Similar tendencies are evident in mean profiles for correctly categorized LLJs (Fig. 12). One difference that may contribute to proper classification of these LLJs is that the low-level mean ageostrophic wind speed is increased more than in the misclassified profiles (2 m s−1 increase from Figs. 11c to 11a compared to 3 m s−1 from Figs. 12c and 12a). The similarities, however, are of most interest since they suggest that tendency toward excessive geostrophic balance in the GCM prediction might be a reason for the low bias in LLJ frequency.

2) 1200 UTC

At 1200 UTC the reanalysis mean total wind speed is peaked just below 1000 m and is slightly greater than the geostrophic wind speed (Fig. 13a). Between 500 and 1000 m the ageostrophic wind speed decreases, and its orientation changes from nearly parallel to slightly opposing the mean geostrophic wind (Figs. 13a and 13b). Both the geostrophic and ageostrophic wind speed are less than in the 6-h forecast (a decrease of about 3 m s−1 in the ageostrophic and 1 m s−1 in the geostrophic wind, Figs. 13c and 13a); however, the total wind speed is greater than in the forecast because the geostrophic and ageostrophic components reinforce rather than oppose one another (Figs. 13d and 13b). Correctly classified profiles at 1200 UTC (Fig. 14) display very small differences between the 6-h forecast and the final analysis. A more in-depth analysis, possibly including composite maps of low-level geopotential height and low-level wind, is necessary to ascertain the source of extreme error in the mean profiles for the misclassified LLJs. It appears, however, that the analysis is forced to make an adjustment in the opposite sense to that at 0600 UTC; that is, a more geostrophic state is obtained by the analysis scheme.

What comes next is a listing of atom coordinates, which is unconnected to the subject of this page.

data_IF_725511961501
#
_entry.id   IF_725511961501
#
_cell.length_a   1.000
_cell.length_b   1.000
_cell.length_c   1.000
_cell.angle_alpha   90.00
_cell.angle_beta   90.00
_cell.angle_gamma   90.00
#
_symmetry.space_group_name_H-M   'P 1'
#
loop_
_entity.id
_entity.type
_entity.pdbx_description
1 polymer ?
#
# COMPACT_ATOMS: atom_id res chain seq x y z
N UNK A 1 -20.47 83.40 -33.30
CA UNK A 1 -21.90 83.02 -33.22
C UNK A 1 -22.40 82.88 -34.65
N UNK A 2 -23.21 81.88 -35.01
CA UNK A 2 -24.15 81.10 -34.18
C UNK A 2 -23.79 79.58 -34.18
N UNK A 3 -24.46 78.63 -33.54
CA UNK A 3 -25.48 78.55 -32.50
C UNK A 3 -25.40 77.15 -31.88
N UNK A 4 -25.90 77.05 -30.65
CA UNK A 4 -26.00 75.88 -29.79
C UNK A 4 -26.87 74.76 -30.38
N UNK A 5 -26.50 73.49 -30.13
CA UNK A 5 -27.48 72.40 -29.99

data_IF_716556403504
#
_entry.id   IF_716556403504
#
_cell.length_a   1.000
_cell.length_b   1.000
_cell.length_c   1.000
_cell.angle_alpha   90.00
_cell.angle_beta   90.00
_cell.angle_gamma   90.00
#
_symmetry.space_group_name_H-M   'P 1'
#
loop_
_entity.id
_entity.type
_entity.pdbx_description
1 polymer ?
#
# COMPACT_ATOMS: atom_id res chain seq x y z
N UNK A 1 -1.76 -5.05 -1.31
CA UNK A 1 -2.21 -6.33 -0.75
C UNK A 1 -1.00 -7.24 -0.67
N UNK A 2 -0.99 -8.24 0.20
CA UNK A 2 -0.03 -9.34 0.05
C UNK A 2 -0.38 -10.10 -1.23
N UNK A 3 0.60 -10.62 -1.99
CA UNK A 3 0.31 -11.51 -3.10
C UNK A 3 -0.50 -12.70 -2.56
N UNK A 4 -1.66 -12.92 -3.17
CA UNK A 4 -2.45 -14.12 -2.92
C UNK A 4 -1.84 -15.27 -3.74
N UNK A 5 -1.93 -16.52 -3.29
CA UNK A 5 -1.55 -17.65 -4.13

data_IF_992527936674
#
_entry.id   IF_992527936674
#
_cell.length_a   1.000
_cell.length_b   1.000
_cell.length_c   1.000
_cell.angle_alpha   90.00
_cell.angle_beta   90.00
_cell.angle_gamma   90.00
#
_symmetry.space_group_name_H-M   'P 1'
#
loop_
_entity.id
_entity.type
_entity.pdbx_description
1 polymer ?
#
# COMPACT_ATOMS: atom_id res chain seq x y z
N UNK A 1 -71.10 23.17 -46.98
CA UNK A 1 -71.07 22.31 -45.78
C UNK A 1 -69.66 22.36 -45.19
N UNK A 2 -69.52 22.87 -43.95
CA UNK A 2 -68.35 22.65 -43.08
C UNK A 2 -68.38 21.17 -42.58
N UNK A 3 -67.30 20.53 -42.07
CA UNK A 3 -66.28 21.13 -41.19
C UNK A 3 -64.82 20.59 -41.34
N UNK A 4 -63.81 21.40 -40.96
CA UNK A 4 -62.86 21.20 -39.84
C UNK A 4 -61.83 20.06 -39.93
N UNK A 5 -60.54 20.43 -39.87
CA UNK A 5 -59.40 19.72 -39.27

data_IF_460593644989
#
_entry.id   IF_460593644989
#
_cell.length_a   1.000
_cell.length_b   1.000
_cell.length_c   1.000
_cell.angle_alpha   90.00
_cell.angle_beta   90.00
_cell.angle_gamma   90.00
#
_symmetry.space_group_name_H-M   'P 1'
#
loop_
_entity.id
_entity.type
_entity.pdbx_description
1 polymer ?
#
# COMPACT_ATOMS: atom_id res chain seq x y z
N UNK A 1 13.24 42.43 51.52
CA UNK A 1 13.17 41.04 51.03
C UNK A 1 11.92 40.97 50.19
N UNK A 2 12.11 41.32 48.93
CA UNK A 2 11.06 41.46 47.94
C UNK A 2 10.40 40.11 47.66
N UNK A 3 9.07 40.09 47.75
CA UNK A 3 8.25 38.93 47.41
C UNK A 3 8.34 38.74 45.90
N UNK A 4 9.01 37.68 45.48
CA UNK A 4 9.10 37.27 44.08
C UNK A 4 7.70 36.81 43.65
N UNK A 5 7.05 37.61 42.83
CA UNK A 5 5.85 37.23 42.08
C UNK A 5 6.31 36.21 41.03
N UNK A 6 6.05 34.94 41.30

4. Discussion